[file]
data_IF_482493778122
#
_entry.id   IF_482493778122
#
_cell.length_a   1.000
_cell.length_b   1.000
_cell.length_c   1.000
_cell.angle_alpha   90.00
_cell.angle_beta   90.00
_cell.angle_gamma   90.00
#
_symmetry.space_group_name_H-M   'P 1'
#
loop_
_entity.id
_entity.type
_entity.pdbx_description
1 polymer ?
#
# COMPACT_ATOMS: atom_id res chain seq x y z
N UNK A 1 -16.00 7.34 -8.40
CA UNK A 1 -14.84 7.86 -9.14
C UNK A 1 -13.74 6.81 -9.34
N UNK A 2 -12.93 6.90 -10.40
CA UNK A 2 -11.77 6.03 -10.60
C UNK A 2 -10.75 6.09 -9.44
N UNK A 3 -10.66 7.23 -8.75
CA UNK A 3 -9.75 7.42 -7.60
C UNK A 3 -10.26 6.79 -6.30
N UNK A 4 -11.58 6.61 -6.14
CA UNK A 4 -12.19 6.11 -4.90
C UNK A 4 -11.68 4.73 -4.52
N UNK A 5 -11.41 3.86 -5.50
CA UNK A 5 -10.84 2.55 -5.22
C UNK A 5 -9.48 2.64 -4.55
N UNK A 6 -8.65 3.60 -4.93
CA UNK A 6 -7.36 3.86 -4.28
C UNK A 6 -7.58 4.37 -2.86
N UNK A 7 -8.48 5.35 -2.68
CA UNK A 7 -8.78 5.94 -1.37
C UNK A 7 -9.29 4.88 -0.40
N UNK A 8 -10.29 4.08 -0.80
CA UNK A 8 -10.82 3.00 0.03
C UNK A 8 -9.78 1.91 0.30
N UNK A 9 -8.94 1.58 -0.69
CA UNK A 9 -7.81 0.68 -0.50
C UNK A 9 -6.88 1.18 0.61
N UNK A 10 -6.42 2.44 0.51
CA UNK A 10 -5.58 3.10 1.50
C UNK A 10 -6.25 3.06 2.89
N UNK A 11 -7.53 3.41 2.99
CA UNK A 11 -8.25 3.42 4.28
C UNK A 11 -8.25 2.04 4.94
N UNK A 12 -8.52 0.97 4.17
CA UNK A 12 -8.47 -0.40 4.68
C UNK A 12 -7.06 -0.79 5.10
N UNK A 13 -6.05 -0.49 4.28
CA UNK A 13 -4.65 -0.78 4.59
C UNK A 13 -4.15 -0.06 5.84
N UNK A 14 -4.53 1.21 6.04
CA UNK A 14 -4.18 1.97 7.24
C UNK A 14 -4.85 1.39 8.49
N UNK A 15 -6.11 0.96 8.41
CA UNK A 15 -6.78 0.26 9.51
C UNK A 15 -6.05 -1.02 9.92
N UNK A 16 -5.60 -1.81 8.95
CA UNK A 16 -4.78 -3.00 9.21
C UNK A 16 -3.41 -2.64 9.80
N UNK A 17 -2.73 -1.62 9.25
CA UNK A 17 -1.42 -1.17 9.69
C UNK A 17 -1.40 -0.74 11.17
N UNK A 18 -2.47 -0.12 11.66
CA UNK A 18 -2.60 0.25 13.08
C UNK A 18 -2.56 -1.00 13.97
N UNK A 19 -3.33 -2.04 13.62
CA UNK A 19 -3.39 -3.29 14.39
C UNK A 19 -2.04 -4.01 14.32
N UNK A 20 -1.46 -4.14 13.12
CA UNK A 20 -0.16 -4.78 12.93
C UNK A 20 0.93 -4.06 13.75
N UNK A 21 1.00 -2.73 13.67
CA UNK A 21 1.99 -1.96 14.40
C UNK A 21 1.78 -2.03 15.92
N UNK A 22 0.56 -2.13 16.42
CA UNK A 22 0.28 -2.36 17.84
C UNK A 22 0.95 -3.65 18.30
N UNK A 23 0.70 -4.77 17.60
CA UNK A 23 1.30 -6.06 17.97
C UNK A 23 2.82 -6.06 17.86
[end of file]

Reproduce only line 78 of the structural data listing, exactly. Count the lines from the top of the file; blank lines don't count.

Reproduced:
N UNK A 20 -1.46 -4.14 13.12